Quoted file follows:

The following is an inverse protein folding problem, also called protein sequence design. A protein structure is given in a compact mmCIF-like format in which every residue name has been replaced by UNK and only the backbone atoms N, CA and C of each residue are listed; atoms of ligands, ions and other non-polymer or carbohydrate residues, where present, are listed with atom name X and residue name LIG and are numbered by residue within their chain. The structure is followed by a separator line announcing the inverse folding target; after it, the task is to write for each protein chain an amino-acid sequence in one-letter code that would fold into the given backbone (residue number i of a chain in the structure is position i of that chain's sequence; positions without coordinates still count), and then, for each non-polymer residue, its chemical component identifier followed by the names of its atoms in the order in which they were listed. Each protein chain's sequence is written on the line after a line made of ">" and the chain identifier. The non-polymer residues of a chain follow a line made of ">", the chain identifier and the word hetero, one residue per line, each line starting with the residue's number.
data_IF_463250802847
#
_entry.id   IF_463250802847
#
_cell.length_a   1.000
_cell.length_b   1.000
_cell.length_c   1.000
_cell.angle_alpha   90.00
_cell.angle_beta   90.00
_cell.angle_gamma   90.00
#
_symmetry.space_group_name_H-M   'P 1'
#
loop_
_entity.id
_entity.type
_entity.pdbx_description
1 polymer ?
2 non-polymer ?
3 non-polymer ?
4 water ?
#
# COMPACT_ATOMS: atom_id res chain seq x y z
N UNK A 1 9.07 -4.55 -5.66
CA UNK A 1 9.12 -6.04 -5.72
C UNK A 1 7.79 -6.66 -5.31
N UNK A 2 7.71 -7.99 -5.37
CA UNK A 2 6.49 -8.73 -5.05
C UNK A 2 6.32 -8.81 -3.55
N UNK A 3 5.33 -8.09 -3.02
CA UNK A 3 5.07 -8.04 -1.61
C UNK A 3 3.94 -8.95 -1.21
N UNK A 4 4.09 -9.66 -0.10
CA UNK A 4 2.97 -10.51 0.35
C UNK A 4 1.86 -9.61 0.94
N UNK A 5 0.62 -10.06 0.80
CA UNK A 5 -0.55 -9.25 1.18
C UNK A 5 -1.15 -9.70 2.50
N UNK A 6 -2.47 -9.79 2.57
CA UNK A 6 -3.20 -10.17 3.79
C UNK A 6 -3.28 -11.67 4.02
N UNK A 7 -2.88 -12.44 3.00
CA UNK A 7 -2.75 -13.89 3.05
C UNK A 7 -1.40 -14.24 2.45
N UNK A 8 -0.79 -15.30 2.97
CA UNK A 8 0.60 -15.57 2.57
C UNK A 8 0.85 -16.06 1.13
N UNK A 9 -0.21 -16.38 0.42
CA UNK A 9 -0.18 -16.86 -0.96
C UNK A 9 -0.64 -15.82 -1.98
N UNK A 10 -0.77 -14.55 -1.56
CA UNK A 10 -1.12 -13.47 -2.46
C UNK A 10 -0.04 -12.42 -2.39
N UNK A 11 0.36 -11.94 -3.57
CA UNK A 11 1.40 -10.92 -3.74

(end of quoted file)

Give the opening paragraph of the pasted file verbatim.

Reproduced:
The following is an inverse protein folding problem, also called protein sequence design. A protein structure is given in a compact mmCIF-like format in which every residue name has been replaced by UNK and only the backbone atoms N, CA and C of each residue are listed; atoms of ligands, ions and other non-polymer or carbohydrate residues, where present, are listed with atom name X and residue name LIG and are numbered by residue within their chain. The structure is followed by a separator line announcing the inverse folding target; after it, the task is to write for each protein chain an amino-acid sequence in one-letter code that would fold into the given backbone (residue number i of a chain in the structure is position i of that chain's sequence; positions without coordinates still count), and then, for each non-polymer residue, its chemical component identifier followed by the names of its atoms in the order in which they were listed. Each protein chain's sequence is written on the line after a line made of ">" and the chain identifier. The non-polymer residues of a chain follow a line made of ">", the chain identifier and the word hetero, one residue per line, each line starting with the residue's number.